Posts made in March, 2016

What’s cffDNA?

Cell free fetal DNA testing, or shortly cffDNA is a new test that gives parents’ the ability to know whether their unborn baby suffers from certain chromosome disorders. Such disorders include Down Syndrome, Patau Syndrome, and Edwards Syndrome. Besides these, any other condition connected to irregular chromosome numbers can be detected. Of course, other tests in the past existed and still exist, such as amniocentesis, which give accurate results. However, one of the most positive aspects of cffDNA is the non-invasive method of examination which is done through the mother’s blood. The material which is examined is the cffDNA. This is the genetic material that is released by the placenta into the bloodstream of the mother. The release of cffDNA starts in the initial trimester of the pregnancy. At the beginning of the pregnancy, it is released in low quantities, but it increases as the pregnancy progresses. It serves to detect the genetic map of the baby that is developing.

Screening/Diagnostic Testing

This test represents a screening test, rather than a diagnostic test. It is not standard in use as the older routine prenatal tests, but it can be requested. This test gives more accurate, specific and sensitive data. In cases when the screening findings appear abnormal, the direction of the procedure turns to more invasive methods such as CVS (chorionic villus sampling) and amniocentesis. Only after the latter two are performed, a correct diagnosis can be carried out.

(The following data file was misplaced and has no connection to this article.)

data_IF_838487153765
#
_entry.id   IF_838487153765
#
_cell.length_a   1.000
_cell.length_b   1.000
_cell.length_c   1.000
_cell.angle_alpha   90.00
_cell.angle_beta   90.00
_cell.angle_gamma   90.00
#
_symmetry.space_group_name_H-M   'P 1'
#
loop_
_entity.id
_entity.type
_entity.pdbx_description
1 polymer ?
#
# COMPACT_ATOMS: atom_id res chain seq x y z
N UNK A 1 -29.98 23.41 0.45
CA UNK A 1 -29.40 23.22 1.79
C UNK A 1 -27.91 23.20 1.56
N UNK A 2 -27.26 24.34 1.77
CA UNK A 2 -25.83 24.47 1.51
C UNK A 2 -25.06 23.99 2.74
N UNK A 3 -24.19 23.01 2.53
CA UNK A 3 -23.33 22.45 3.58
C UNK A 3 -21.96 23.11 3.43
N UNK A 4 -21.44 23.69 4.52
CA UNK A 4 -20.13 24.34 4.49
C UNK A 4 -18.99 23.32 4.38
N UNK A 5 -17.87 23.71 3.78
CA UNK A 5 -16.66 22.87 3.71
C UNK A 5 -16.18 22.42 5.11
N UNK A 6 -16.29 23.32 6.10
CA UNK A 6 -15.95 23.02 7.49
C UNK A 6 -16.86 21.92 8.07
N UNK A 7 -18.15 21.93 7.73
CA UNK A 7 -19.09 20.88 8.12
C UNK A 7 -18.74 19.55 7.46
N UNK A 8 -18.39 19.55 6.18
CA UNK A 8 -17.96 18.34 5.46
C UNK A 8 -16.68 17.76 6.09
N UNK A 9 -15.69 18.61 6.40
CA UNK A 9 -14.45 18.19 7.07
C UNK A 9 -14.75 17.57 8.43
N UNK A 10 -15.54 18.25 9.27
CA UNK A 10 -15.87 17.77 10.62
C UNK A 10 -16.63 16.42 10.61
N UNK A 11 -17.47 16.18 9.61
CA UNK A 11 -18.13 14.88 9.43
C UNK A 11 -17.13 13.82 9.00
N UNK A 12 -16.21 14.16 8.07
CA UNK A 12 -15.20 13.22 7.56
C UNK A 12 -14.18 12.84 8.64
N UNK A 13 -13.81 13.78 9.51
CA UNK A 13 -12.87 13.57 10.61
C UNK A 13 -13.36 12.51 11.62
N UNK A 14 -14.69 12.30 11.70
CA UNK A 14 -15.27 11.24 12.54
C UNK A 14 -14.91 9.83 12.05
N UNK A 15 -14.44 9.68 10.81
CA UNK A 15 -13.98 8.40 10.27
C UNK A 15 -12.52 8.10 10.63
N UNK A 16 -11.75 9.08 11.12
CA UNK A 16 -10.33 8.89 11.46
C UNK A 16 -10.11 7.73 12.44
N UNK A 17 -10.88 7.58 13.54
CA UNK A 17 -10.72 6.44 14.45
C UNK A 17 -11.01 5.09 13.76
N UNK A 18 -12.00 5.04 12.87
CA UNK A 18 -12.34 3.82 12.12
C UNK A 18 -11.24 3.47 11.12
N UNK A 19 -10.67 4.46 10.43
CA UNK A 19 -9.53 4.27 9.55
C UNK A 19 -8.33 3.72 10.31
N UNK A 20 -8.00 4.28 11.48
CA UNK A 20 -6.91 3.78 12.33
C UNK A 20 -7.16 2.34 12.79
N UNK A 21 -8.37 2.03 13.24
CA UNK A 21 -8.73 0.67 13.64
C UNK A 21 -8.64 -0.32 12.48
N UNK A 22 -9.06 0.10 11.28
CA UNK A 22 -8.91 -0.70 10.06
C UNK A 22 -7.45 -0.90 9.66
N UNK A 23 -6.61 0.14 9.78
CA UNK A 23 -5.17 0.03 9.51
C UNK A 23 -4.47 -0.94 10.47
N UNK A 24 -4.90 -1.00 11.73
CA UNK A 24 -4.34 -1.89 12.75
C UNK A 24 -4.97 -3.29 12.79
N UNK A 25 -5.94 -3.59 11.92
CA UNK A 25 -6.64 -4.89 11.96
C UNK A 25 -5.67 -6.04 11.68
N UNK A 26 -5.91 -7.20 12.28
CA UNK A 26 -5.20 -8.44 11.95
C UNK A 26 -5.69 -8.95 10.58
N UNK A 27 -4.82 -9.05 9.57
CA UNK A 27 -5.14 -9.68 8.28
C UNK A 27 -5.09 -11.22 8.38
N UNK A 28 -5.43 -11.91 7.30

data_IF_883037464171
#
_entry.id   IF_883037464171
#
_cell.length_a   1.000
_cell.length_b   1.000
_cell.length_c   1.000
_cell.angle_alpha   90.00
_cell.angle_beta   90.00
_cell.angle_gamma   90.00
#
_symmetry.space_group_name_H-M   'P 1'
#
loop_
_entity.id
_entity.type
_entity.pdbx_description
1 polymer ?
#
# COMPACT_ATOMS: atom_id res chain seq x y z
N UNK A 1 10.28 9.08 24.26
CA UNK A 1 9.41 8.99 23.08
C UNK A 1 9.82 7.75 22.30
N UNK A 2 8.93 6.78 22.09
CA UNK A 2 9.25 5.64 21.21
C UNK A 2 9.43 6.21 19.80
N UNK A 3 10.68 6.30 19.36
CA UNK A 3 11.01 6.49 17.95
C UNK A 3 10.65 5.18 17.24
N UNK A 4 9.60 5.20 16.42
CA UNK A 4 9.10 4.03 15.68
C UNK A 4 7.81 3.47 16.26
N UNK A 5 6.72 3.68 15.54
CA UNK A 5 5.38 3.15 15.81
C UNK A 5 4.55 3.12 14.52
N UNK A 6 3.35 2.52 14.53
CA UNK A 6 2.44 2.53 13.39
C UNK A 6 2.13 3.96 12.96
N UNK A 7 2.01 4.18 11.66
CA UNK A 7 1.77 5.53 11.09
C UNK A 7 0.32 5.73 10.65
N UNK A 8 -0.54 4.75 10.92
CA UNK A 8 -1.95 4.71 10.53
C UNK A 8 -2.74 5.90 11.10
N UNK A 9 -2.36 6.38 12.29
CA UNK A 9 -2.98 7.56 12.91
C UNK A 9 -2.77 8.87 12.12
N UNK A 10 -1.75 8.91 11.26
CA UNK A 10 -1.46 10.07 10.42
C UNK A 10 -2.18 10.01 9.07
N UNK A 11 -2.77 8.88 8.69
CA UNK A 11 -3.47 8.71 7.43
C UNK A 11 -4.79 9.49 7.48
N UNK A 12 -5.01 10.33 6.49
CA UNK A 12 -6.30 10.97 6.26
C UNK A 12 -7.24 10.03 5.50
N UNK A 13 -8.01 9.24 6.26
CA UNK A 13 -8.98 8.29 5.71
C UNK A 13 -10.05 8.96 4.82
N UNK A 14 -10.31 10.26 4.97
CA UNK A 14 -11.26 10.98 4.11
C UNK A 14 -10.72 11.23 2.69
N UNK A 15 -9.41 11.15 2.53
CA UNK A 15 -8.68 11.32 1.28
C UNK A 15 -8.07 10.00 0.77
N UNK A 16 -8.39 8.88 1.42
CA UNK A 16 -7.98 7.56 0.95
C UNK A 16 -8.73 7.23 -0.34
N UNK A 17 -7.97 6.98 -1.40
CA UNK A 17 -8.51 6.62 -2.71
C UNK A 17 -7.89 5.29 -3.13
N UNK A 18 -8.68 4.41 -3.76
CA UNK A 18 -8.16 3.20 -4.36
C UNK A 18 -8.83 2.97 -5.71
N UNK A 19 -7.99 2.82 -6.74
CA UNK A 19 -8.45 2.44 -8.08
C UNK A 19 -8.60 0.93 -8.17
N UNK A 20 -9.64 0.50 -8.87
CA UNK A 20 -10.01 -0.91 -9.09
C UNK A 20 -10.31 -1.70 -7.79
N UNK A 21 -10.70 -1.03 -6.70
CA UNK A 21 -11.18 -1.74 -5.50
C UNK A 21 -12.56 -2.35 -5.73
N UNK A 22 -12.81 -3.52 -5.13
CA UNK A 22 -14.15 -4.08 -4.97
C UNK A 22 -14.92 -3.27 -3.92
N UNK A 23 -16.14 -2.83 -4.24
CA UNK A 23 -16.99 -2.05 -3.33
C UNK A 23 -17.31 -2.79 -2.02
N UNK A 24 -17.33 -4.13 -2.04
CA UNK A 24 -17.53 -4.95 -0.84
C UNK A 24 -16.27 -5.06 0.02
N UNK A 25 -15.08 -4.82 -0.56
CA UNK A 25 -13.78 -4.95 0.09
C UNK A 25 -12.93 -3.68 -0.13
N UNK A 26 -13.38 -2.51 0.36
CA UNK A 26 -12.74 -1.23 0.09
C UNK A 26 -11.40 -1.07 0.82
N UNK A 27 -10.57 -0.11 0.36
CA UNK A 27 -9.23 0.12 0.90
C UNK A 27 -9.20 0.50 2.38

As stated, cell free DNA testing can be ordered, but usually under certain circumstances. These may include cases when the mother has an increased possibility of carrying a child that has increased risk of a chromosome disorder because of maternal age, previous pregnancy with a trisomy, known circumstances that place the fetus at risk, as well as several other related factors.

After the test has been performed and the protein examined, the results can be positive or negative. If the cffDNA results are negative, then it means that the circumstances for the baby having a trisomy 21, 18 or 13 are highly unlikely. However, other types of chromosome abnormalities that have not been tested should not be excluded just yet. If the test results are positive then the fetus is at increased risk. As mentioned, this is only a screening test. After receiving positive results, then it is obligatory to perform the diagnostic tests to be certain.

Additional information about the DNA test

The cffDNA test is still new and being worked on, so it may take a while until it becomes routine clinical use. As the research expands, so do the possibilities of usage of the test. Some of the flaws of the test are the false negative results which a mother can get if the test was performed before the tenth week of the pregnancy. This can happen because of the scarcity of the protein in the woman’s bloodstream. Test results can also be affected by obesity, which in turn decreases the amount of the cffDNA in blood. Researchers have also found a rare instance where different cell lines with genetic information can appear in the placenta. That means that some cells can contain a trisomy, while others don’t, thus giving a false prediction about the overall pregnancy in general.

What are your thoughts on the reliability of cffDNA testing?


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